Ganesha (Gaņeśa)
God of Obstacles




Common attributes

  • He has the head of an elephant.
  • He has a single tusk, the other being broken off. The earliest Sanskrit name that we know of that was used to refer to Ganesha is Ekadanta (One Tusk), referring to this distinctive attribute. Some of the earliest images of Ganesha show him holding his broken tusk. The name of Ganesha's second incarnation is Ekadanta according to the Mudgala Purana.
  • He has a pot belly. The protruding belly appears as a distinctive attribute in the earliest Ganesha statuary, which dates to the Gupta period (4th to 6th centuries AD). The Brahmanda Purana says that he has the name Lambodara because all the universes (cosmic eggs, brahmāṇḍas) of the past, present, and future are in Gaṇeśa. The name of Ganesha's fifth incarnation is Lambodara ("Pot Belly") according to the Mudgala Purana.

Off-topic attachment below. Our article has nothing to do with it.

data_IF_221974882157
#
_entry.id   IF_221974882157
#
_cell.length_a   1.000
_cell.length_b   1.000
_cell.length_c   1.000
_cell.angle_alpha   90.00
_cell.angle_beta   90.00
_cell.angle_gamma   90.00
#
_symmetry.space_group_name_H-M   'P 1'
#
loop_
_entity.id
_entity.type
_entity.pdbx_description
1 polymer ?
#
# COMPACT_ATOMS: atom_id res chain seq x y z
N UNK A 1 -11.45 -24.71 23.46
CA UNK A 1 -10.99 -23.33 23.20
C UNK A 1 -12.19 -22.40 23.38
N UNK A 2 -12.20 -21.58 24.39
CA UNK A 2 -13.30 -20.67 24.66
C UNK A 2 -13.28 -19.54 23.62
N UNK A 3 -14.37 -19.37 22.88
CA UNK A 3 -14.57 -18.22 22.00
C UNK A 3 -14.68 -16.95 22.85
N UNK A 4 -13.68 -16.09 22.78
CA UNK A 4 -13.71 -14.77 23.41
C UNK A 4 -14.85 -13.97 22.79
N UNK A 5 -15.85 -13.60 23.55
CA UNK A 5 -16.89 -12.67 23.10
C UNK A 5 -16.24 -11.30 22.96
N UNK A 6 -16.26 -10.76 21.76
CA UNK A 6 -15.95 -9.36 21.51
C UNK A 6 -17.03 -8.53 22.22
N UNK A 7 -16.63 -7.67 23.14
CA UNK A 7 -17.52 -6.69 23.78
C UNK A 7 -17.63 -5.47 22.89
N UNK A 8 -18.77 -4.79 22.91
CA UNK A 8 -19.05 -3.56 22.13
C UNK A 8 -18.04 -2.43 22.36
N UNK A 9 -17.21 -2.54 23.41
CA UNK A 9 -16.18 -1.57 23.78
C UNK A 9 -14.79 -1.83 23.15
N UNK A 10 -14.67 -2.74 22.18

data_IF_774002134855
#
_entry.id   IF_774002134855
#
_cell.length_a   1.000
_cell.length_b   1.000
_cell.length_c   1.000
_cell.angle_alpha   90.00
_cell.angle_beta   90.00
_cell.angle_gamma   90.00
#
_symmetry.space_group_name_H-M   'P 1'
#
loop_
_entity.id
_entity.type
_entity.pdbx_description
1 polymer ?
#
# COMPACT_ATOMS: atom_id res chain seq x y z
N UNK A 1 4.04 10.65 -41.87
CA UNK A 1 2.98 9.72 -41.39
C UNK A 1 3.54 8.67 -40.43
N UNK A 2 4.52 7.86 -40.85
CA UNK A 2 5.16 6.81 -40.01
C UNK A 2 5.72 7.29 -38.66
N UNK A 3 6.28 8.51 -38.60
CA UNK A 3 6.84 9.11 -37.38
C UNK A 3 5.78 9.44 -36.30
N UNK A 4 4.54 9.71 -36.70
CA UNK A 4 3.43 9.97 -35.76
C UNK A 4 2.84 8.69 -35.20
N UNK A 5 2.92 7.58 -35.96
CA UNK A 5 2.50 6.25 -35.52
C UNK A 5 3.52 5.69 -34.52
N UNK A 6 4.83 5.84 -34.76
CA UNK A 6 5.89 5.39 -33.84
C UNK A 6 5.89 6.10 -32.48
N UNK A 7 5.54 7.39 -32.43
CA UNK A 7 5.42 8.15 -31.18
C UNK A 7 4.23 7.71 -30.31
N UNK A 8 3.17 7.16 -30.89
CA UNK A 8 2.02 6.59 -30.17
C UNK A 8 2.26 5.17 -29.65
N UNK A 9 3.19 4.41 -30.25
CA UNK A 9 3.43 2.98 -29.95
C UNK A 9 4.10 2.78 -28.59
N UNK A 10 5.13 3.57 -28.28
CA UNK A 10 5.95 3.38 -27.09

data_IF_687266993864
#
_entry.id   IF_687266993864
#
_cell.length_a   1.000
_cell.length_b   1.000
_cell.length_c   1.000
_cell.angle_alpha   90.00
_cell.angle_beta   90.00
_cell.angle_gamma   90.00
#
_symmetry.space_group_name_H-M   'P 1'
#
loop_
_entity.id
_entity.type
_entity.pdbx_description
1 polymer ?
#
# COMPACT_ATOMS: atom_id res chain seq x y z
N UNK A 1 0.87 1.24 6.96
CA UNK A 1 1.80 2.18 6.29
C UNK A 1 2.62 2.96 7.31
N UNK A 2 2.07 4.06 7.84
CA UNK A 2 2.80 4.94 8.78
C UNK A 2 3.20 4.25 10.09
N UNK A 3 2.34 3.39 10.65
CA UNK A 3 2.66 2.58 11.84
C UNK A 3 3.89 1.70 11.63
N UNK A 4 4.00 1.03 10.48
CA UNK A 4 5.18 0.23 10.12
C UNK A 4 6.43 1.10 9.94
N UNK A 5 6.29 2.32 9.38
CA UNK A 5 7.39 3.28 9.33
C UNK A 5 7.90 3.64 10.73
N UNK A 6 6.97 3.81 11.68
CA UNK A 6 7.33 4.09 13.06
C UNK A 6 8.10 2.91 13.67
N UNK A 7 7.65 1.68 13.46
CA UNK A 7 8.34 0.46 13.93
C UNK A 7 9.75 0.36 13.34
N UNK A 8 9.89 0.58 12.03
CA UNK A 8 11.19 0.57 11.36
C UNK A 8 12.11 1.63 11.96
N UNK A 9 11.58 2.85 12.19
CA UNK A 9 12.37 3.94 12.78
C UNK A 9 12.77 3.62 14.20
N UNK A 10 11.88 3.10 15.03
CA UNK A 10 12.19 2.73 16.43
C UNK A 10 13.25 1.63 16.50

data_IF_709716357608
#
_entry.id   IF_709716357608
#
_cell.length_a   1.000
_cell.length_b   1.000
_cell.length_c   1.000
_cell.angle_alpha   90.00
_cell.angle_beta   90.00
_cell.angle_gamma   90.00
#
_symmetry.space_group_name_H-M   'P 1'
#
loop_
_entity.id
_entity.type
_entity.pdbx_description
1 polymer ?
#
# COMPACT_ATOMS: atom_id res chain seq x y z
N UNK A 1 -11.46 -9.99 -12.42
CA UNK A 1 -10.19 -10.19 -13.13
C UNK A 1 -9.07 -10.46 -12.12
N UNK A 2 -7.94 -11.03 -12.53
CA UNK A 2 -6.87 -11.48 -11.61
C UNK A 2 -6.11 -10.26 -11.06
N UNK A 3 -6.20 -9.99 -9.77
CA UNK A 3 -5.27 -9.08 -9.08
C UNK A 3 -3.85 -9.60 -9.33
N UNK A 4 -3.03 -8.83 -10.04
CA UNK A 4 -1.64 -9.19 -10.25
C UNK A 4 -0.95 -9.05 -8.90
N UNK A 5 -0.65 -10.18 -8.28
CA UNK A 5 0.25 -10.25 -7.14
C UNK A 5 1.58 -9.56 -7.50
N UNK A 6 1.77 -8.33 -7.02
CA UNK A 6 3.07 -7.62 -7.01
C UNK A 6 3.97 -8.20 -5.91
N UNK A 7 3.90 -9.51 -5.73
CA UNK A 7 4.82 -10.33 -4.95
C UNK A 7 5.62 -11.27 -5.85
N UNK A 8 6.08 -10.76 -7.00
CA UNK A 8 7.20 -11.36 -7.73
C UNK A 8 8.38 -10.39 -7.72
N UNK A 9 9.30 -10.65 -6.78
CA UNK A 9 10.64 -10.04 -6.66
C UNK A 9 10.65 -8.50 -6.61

• The number of arms and what each hand carries has symbolic meaning, there being a large number of symbols in all. The best-known forms of Ganesha have anywhere between two and sixteen arms. Lesser-known forms with fourteen and twenty arms appeared in Central India in the 9th and 10th century. In modern depictions of Ganesha, it is most common to see him with four arms.
  • A hand turned towards the devotee is often in the gesture of protection or "no fear" (abhaya mudra).
  • The colors associated with Ganesha are most often red and yellow, but specific forms have other colors.